Allen would help with that.
Small ball lineups with Deron Williams, Joe Johnson and Tony Allen would be intimidating against anyone. And Allen would allow Williams to preserve his energy on offense.
It's not enough to put them over the top, but the Nets would definitely be a better team with Allen on board.
Brooklyn is heavily over the cap, but they could still offer Allen the taxpayer mid-level exception, and put him on a team that's fighting to find a winning situation.
The Charlotte Bobcats are an atrocious basketball team that needs help in multiple areas. They rank in the bottom 10 for almost every major statistical category.
One thing they crave is a consistent player on both ends who can settle the team down in moments of crisis, and be reliable from night to night.
Paul Millsap, a borderline All-Star entering his prime, should be that figure. As a number one option for the first time in his career, Millsap could struggle at times, but given his age and stature around the league as a free agent in high demand, acquiring him would be a step in the right direction for a franchise that appears to have no clue where it's going.
His 21.8 PER in 2012 would've ranked ahead of Kyrie Irving, LaMarcus Aldridge, Deron Williams and Stephen Curry this year.
O.J. Mayo is a three-point shooting maestro who saw his percentage rise from 36.4 percent to 40.7 percent in the same amount of attempts from 2012 to 2013.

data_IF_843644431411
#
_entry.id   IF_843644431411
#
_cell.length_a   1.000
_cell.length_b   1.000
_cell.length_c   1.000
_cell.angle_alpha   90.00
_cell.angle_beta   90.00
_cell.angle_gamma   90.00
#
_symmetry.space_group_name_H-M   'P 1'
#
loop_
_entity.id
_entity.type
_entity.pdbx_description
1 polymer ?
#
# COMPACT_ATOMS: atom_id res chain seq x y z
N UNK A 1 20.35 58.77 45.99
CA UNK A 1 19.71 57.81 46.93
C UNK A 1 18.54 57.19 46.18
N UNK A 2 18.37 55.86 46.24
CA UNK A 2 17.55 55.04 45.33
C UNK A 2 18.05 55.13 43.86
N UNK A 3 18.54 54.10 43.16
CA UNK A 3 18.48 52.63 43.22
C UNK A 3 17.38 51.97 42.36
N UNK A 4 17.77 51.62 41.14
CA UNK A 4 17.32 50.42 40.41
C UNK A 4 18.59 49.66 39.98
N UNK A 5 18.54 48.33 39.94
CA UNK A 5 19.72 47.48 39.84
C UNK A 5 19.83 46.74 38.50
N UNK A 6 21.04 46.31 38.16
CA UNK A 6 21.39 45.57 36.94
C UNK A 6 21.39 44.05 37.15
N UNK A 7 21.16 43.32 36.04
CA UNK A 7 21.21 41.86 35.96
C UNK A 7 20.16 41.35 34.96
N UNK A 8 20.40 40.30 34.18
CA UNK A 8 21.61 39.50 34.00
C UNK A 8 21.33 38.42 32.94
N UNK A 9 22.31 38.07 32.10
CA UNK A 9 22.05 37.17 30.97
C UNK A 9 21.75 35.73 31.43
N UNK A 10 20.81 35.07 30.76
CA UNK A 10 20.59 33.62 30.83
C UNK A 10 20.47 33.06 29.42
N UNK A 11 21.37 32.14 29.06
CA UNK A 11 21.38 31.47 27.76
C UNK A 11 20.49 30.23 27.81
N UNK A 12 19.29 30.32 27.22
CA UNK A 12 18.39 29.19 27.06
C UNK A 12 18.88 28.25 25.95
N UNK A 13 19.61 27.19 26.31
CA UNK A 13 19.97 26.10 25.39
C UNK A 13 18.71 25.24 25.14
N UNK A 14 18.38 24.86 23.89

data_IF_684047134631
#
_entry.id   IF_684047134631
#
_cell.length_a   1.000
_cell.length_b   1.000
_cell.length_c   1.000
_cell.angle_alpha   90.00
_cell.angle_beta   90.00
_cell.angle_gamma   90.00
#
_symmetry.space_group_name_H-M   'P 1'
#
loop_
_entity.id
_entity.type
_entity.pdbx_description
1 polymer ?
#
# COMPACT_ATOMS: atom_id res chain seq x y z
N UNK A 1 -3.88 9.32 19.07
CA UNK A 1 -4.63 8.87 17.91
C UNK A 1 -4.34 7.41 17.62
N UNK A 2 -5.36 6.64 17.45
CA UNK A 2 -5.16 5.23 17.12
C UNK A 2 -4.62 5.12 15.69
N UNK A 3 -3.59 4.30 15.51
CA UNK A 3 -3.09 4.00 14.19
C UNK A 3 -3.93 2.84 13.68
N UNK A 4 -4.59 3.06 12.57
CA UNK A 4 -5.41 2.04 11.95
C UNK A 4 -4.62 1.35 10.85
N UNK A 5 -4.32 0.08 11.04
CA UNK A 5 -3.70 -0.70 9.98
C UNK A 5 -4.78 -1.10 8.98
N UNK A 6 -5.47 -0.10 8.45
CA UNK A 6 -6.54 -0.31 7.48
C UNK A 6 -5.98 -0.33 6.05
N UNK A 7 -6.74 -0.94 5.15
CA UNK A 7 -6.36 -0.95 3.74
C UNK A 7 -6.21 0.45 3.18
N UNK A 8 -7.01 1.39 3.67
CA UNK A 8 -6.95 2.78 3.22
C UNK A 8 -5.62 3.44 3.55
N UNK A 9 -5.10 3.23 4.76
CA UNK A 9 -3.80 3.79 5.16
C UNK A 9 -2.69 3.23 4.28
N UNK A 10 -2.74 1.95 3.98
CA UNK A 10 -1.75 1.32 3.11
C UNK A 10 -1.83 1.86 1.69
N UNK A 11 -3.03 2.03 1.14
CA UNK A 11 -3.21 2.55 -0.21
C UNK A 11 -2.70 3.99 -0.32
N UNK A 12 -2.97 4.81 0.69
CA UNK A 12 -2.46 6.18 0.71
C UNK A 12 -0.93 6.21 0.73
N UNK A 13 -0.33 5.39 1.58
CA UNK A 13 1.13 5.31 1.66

A bit of this could be due to his arrival on a team with brilliant offensive spacing, which lead to more open shots, but not all of it.
The Chicago Bulls are coming off a regular season in which they ranked 29th in both three-pointers made and three-pointers attempted, according to NBA.com/Stats. The return of Derrick Rose could help improve these rankings just a bit, but Mayo would give them the deep threat they need.
The Cleveland Cavaliers aren't one player away from contending, but they might be one player away from qualifying for the playoffs in a putrid Eastern Conference.
Josh Smith is one of the five best free agents on this summer's market, and his impact on the offensive end would help ease the scoring pressure off Kyrie Irving and Dion Waiters.
With Smith at either small or power forward, the Cavaliers could throw versatile units at their opponents, and his work on defense besides Anderson Varejao and Tristan Thompson would make this team one of basketball's most interesting.
Rebounding is a major concern for the Dallas Mavericks. (They finished this season ranked 28th in rebounding percentage, according to NBA.com/Stats.)